At age 55 and going into his 15th season as a head football coach, Leach firmly believes one reason he had success at Texas Tech and is now seeing success at WSU is that he never dwells on yesterday’s successes and never stops moving forward.

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Washington State football coach Mike Leach absolutely detests all questions about milestones and legacies.

He made this abundantly clear at Pac-12 Media Days in July when, sparked by a reporter’s inquiry about which questions he dislikes most, Leach dived into an animated two-minute response – complete with wild hand gestures and highly entertaining facial contortions – about how inane it is to ask a sitting football coach to define the significance of beating any specific team.

Does any coach ever have the time to sit on his laurels and ruminate, Leach asked aloud, to everyone and no one, sounding incredulous.

“Even when you get old and start messing with your grandchildren, you only have time to do it a little bit,” he said. “I don’t know when this happy little space exists.

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“This is a business about scratching and clawing and you’re constantly trying to improve and get better and better.”

Regardless of Leach’s distaste for those questions, the coach would best steel himself for a consistent battery of them this season if his Cougars live up to billing.

Leach is entering his fifth season at Washington State and for the first time during his tenure, the team will consist entirely of players he recruited to WSU. This year’s team will have a Leach-era record 16 upperclassmen in the starting lineup and will also hold the distinction of being the first WSU football team this decade to begin the season coming off a bowl win.

It’s a milestone, surely. Just don’t tell that to Leach.

At age 55 and going into his 15th season as a head football coach, Leach firmly believes one reason he had success at Texas Tech and is now seeing success at WSU is that he never dwells on yesterday’s successes and never stops moving forward.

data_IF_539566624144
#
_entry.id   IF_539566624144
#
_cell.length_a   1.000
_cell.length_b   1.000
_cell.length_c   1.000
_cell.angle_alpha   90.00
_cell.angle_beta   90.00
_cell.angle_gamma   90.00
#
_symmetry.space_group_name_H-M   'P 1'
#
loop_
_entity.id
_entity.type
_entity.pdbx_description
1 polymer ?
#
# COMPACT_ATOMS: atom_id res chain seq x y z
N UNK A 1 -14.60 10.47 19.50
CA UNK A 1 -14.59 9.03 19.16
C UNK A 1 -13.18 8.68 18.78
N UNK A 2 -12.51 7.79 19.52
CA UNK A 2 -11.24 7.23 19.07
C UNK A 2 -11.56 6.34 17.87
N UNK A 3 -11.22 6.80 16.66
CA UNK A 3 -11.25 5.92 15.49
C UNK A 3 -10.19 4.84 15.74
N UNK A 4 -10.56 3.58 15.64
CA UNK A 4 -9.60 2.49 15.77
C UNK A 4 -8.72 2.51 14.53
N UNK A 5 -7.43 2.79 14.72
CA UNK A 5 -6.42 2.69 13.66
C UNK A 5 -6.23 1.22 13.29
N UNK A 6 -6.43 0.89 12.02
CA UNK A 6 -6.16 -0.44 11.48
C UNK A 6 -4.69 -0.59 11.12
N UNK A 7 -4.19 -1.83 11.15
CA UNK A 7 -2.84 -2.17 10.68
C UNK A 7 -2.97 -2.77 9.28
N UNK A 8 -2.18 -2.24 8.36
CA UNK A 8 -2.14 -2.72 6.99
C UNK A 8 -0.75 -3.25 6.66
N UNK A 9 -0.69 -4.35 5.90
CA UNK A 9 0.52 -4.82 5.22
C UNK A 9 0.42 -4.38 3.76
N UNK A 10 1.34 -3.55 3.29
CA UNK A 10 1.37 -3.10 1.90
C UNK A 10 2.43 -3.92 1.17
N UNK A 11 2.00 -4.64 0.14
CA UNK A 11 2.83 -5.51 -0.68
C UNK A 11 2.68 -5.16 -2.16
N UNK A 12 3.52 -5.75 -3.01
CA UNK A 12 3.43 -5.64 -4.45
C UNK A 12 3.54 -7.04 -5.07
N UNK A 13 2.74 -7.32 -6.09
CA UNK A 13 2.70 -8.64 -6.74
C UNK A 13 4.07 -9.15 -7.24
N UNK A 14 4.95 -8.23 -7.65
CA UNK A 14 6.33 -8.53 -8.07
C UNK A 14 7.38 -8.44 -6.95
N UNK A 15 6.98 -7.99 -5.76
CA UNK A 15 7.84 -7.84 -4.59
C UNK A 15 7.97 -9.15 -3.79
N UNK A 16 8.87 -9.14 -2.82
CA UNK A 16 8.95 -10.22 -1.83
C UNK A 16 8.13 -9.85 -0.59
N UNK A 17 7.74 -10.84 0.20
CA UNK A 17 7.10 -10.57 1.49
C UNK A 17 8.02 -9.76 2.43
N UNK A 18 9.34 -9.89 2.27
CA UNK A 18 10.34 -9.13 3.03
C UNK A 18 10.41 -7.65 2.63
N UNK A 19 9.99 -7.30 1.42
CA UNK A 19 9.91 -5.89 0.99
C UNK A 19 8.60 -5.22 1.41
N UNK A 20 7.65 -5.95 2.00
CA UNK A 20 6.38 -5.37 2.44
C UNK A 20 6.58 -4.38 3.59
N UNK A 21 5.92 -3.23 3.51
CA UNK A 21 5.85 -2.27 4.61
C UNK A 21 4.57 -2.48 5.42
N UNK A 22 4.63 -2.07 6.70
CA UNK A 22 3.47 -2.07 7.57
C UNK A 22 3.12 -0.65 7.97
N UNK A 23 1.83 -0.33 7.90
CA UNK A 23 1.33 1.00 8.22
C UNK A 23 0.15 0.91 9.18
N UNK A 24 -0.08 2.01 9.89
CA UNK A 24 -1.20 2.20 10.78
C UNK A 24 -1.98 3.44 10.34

The story of Leach’s rise as a college football coach is well documented. The BYU grad never played football in college – he played rugby, actually – went to Pepperdine for law school, then realized he didn’t want to be a lawyer. He began coaching with some small schools in California, applied for a job on Hal Mumme’s staff at Iowa Wesleyan, and spent the next decade by Mumme’s side, conceiving the Air Raid offense that has become the hallmark of every Leach team.

At the time WSU athletic director Bill Moos flew to Key West, Fla., in November 2011 on a mission to win over an offensive mastermind, Leach’s story had been sidetracked and left with a question mark for an ending.

His 10-year tenure at Texas Tech ended abruptly in 2009 when Adam James, a Red Raiders player and the son of former ESPN analyst Craig James, said Leach had him locked in a closet after he suffered a concussion. Leach vehemently denied the accusation but the story spiraled, Craig James got involved, national media reacted, and university administrators took the opportunity to run Leach out of town.

Adam James later said he exaggerated, and the furor eventually died down. However, its effects linger today. Leach is still fighting Texas Tech, claiming, among other things, that he was not compensated for his work in Lubbock during the 2009 season.

The legal case is currently in a state of limbo because the state of Texas protects government entities from being sued unless the state has given consent. So Leach’s next move is to petition the Texas state legislature to allow him to sue Texas Tech.

“It’s a ridiculously complicated process,” he said recently.

But outside the courtroom, time and new ambitions have helped the healing process.

His time away from college football in Key West ended in a Marriott hotel room where Moos sold him on an ambitious rebuilding project.

“I think it might be safe to say that Cougar football might have been among the worst programs in the country at that time,” Moos said. “There was apathy in the fan base, there was probably the worst facilities in the conference. … Our talent pool was not real good. We had some good players, but not enough to be effective. Seats were empty, donations were just trickling in. It was not a good picture.”

Yet Leach and Moos bonded over a vision for long-term success. Moos saw Leach as a perfect fit for WSU. The coach had grown up in the small town of Cody, Wyo. (population in the 1970s when Leach lived there – 5,161), and preferred smaller communities such as Lubbock and Pullman to big cities and the media limelight that came with them.

Equally important was that the prospect of rebuilding a program that had won exactly nine games in the last four seasons combined didn’t faze Leach.

“If you don’t believe you can build it to begin with, you don’t take the job,” Leach said.

Leach has never been one to back down from a challenge. All through his life, when faced with a crossroads dividing the easy, natural fit from an uphill battle that could potentially be more fulfilling, Leach has generally chosen the latter.

“He just had this drive with whatever it was: dating a girl who was out of his league, or getting an ‘A’ on a test or whatever. Nobody could tell him he couldn’t do it. His thinking is ‘if you say I can’t, I’m gonna show you I can do it,’ ” said Mike Clayton, Leach’s college roommate at BYU.